However, coquito isn’t just for the holiday season. It can be consumed any time of year and is celebrated as a signature rum beverage in Puerto Rico, alongside famous Puerto Rican moonshine, pitorro. While coquito begins with the same ingredients, unique and different recipes can be found throughout Puerto Rico and the Caribbean as families perfect their “secret recipes” to share with friends and loved ones.
German Lubkuchen (Elisenlebkuchen) is well known around the world as a traditional holiday dessert. Featuring honey and molasses, warm spices and candied fruit, this one-of-a-kind treat harkens back to the spice trade and “honey cakes” commonly enjoyed in monasteries as early as the Middle Ages. Often served with a strong beer, Lebkuchen also took the name of “pepper cakes,” as it was common to include all of your finest “peppers” (then an all-encompassing term used for spices that helped digestion).
Spiced Lamb Meatballs from Spice & Tea, are inspired by the blended Jewish traditions of Morocco, North Africa, and Arabic cultures. The presence of parsley, cinnamon, Baharat and ginger gives this dish a strong, authentic North African accent. Serve with warm couscous and naan bread.
Many North African dishes can be prepared in a traditional tagine to cook low and slow (shown in our recipe image). The holes in the tagine serve to release steam during the cooking process. Dishes can also be served in a tagine to add a beautiful display to the dinner table!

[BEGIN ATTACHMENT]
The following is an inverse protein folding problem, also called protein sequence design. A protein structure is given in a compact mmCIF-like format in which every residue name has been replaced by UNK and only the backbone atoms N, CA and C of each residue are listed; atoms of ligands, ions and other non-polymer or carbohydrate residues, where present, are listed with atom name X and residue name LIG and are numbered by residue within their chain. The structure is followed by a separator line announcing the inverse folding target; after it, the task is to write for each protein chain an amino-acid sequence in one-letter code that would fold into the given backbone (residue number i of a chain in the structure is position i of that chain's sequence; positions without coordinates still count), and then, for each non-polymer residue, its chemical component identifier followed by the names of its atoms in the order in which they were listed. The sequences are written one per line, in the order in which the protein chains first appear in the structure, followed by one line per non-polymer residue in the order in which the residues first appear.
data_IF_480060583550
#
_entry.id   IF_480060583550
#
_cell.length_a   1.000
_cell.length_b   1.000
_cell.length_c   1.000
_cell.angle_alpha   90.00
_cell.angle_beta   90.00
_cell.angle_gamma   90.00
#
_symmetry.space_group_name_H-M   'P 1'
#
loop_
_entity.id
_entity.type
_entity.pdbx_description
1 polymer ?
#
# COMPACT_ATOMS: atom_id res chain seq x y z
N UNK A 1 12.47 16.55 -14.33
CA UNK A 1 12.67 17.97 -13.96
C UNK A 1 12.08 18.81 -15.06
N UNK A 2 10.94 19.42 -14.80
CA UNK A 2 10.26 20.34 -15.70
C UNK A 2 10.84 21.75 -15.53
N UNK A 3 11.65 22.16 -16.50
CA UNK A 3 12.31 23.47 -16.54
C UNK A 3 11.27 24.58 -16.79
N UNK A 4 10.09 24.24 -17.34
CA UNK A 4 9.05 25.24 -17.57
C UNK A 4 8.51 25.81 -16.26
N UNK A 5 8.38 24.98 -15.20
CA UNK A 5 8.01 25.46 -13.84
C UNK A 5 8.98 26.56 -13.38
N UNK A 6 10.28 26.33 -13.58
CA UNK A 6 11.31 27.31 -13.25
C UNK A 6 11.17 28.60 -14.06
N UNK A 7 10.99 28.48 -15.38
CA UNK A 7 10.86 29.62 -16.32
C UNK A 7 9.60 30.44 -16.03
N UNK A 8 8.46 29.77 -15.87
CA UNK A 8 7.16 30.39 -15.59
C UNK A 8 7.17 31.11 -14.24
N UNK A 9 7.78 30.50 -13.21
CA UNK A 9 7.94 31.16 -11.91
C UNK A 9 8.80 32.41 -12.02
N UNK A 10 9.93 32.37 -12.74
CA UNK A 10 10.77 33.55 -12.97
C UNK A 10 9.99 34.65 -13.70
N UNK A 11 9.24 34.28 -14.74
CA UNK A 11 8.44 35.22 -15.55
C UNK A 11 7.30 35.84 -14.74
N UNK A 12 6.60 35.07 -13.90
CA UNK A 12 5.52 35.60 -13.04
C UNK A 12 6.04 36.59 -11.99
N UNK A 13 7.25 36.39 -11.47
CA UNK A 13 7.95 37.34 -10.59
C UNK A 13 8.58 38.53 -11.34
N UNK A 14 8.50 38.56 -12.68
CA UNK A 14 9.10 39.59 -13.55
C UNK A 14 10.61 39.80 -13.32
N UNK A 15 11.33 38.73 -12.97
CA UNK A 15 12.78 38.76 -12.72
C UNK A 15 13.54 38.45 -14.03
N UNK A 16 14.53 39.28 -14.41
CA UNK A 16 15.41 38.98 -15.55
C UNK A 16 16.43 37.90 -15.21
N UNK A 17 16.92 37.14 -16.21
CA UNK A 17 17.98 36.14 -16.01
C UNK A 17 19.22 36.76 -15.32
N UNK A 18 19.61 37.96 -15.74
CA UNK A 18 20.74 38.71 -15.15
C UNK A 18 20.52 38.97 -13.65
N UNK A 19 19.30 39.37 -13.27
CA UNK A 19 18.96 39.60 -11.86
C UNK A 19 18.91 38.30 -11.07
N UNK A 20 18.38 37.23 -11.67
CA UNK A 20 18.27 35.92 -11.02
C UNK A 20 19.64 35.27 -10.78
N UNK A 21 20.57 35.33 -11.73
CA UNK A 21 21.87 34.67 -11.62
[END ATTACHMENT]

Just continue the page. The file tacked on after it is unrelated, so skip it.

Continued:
Bulgogi, a classic Korean grilled beef, is easy to make and traditionally made for sharing and gatherings. This year-round favorite makes its appearance during the holidays, as well as summertime barbecue menus. Bulgogi can be eaten over rice or wrapped in lettuce. However, it is prepared, this thinly sliced, marinated beef is a staple in any Korean cook’s repertoire.
Peruvian Spiced Hot Chocolate
Spiced Hot Chocolate is the center of holiday gatherings in Peruvian culture, and stems from a long tradition of celebrating the country’s rich resource of cocoa. Made with heavy milk or “tres leches” (three types of milk), spices, and rich chocolate, it is often shared with panetón or sweet bread. Although it seems a bit strange, Christmas in Peru falls in the summer season. And while temperatures begin to rise, so does the heat on the saucepan to make this decadent beverage.
The Spice & Tea Exchange® of Alexandria has a wide selection of seasonings for any food lover and dozens of choices for any tea enthusiast. The store offers more than 140 spices, over 80 exclusive hand-mixed blends, 20+ naturally-flavored sugars, an array of salts from around the world and more than 40 exotic teas. We focus on providing high quality products and accessories to home cooks, chefs and tea lovers in an old-world spice traders’ atmosphere.
We enjoy swapping good recipes and fun stories, so stop on by! You’ll typically find us hand-mixing our custom blends and seasonings right in the store, bagging our teas, or putting together unique gifts for our guests.
Spice & Tea Exchange, 320 King Street, Alexandria, VA 22314 | 571-312-8505
Monday - Friday, 11:00 am – 9:00 pm
Saturday, 10:00 am – 9:00 pm
Sunday, 11:00 am – 7:00 pm